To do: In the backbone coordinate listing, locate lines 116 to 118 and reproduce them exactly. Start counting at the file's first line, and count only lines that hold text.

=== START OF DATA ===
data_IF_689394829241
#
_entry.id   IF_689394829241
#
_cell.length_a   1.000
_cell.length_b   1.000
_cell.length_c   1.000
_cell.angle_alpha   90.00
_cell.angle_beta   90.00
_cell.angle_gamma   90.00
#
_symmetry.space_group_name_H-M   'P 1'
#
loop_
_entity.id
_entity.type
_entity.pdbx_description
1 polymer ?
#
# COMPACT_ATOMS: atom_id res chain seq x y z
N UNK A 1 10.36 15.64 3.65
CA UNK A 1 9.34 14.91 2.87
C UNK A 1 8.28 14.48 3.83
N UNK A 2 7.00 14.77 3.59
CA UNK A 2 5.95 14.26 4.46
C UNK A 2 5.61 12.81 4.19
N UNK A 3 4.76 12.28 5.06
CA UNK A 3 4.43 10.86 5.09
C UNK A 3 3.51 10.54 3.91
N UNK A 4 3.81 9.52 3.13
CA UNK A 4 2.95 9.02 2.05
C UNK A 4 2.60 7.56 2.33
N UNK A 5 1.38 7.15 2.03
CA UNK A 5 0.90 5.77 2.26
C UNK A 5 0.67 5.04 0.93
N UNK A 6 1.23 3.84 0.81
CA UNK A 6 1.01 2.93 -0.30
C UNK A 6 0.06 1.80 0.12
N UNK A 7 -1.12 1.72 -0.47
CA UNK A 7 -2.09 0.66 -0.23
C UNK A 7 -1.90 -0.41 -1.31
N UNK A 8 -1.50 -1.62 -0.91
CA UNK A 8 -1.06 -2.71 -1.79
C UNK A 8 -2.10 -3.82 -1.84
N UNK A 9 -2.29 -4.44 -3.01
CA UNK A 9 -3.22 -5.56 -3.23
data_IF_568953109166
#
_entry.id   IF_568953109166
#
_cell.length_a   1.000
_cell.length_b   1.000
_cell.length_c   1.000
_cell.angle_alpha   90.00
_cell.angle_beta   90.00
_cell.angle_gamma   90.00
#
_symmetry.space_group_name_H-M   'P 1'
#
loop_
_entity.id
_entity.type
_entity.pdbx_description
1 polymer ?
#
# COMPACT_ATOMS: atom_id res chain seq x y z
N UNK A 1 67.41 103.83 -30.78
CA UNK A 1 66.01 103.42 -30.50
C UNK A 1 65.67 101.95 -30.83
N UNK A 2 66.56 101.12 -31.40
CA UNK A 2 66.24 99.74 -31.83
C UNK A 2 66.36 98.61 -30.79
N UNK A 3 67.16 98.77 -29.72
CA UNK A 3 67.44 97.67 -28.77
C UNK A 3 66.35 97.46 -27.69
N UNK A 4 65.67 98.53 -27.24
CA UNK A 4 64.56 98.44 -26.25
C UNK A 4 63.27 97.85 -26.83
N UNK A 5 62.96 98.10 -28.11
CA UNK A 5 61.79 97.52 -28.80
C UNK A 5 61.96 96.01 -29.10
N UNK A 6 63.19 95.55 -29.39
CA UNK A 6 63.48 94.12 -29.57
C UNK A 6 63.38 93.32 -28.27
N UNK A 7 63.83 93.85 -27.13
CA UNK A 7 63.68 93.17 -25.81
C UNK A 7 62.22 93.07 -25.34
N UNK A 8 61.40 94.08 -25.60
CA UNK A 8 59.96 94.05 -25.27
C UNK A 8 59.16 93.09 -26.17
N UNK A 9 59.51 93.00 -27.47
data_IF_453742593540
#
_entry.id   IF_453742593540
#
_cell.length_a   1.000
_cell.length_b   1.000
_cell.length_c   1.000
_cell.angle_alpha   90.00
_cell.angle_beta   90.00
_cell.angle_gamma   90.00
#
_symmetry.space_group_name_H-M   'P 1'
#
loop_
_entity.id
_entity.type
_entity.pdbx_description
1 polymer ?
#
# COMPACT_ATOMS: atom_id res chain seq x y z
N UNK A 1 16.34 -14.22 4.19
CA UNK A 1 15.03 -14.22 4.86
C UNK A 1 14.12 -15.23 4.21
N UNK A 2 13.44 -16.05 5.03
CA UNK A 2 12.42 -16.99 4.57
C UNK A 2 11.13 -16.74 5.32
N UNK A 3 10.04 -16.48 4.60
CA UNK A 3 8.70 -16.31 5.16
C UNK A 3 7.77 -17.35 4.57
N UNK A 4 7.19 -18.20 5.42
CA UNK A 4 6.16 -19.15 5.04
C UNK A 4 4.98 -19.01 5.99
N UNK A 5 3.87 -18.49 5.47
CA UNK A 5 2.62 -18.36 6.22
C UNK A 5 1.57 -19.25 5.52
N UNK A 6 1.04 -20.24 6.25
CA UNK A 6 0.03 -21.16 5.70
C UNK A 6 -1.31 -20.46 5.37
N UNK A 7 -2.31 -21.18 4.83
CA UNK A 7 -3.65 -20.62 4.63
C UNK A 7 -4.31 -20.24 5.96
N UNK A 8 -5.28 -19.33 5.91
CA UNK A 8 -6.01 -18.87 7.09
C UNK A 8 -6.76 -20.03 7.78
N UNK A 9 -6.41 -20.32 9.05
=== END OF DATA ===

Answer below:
CA UNK A 2 12.42 -16.99 4.57
C UNK A 2 11.13 -16.74 5.32
N UNK A 3 10.04 -16.48 4.60